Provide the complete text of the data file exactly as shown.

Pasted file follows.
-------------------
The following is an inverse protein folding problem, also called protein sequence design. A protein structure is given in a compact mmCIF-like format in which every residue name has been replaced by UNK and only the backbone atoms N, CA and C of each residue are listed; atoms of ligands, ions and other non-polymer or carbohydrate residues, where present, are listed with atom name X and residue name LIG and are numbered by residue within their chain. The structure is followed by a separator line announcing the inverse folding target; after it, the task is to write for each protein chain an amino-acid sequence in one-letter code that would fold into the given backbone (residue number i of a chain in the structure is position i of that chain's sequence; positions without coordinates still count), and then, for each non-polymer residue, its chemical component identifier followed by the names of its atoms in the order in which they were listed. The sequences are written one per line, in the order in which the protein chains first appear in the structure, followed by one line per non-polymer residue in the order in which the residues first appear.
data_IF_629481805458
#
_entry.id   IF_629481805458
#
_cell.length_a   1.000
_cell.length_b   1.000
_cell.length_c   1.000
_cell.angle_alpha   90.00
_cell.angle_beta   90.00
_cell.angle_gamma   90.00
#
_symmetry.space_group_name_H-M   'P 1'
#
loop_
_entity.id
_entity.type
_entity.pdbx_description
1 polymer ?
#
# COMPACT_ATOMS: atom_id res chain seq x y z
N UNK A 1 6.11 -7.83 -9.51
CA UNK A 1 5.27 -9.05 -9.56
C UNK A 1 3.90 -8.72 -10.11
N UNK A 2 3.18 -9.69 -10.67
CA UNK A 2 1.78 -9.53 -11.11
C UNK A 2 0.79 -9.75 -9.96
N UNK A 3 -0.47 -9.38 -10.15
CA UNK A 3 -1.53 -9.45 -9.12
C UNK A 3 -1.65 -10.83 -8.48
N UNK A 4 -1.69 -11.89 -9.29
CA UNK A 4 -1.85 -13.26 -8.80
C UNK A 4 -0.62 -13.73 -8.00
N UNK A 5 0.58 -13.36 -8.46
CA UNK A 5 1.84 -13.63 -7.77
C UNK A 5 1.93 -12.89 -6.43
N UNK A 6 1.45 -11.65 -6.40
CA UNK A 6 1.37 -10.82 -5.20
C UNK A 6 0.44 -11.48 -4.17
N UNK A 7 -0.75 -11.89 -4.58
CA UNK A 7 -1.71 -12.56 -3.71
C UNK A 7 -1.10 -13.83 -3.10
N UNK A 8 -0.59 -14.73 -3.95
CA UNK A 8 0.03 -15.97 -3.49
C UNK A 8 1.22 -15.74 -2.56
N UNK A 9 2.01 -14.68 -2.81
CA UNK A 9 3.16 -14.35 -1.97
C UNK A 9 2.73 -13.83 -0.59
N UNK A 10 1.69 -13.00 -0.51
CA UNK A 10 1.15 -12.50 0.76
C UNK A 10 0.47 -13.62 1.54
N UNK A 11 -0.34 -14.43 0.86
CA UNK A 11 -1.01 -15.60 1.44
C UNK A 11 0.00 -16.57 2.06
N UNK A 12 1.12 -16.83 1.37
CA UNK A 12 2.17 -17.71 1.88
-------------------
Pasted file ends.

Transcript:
The following is an inverse protein folding problem, also called protein sequence design. A protein structure is given in a compact mmCIF-like format in which every residue name has been replaced by UNK and only the backbone atoms N, CA and C of each residue are listed; atoms of ligands, ions and other non-polymer or carbohydrate residues, where present, are listed with atom name X and residue name LIG and are numbered by residue within their chain. The structure is followed by a separator line announcing the inverse folding target; after it, the task is to write for each protein chain an amino-acid sequence in one-letter code that would fold into the given backbone (residue number i of a chain in the structure is position i of that chain's sequence; positions without coordinates still count), and then, for each non-polymer residue, its chemical component identifier followed by the names of its atoms in the order in which they were listed. The sequences are written one per line, in the order in which the protein chains first appear in the structure, followed by one line per non-polymer residue in the order in which the residues first appear.
data_IF_629481805458
#
_entry.id   IF_629481805458
#
_cell.length_a   1.000
_cell.length_b   1.000
_cell.length_c   1.000
_cell.angle_alpha   90.00
_cell.angle_beta   90.00
_cell.angle_gamma   90.00
#
_symmetry.space_group_name_H-M   'P 1'
#
loop_
_entity.id
_entity.type
_entity.pdbx_description
1 polymer ?
#
# COMPACT_ATOMS: atom_id res chain seq x y z
N UNK A 1 6.11 -7.83 -9.51
CA UNK A 1 5.27 -9.05 -9.56
C UNK A 1 3.90 -8.72 -10.11
N UNK A 2 3.18 -9.69 -10.67
CA UNK A 2 1.78 -9.53 -11.11
C UNK A 2 0.79 -9.75 -9.96
N UNK A 3 -0.47 -9.38 -10.15
CA UNK A 3 -1.53 -9.45 -9.12
C UNK A 3 -1.65 -10.83 -8.48
N UNK A 4 -1.69 -11.89 -9.29
CA UNK A 4 -1.85 -13.26 -8.80
C UNK A 4 -0.62 -13.73 -8.00
N UNK A 5 0.58 -13.36 -8.46
CA UNK A 5 1.84 -13.63 -7.77
C UNK A 5 1.93 -12.89 -6.43
N UNK A 6 1.45 -11.65 -6.40
CA UNK A 6 1.37 -10.82 -5.20
C UNK A 6 0.44 -11.48 -4.17
N UNK A 7 -0.75 -11.89 -4.58
CA UNK A 7 -1.71 -12.56 -3.71
C UNK A 7 -1.10 -13.83 -3.10
N UNK A 8 -0.59 -14.73 -3.95
CA UNK A 8 0.03 -15.97 -3.49
C UNK A 8 1.22 -15.74 -2.56
N UNK A 9 2.01 -14.68 -2.81
CA UNK A 9 3.16 -14.35 -1.97
C UNK A 9 2.73 -13.83 -0.59
N UNK A 10 1.69 -13.00 -0.51
CA UNK A 10 1.15 -12.50 0.76
C UNK A 10 0.47 -13.62 1.54
N UNK A 11 -0.34 -14.43 0.86
CA UNK A 11 -1.01 -15.60 1.44
C UNK A 11 0.00 -16.57 2.06
N UNK A 12 1.12 -16.83 1.37
CA UNK A 12 2.17 -17.71 1.88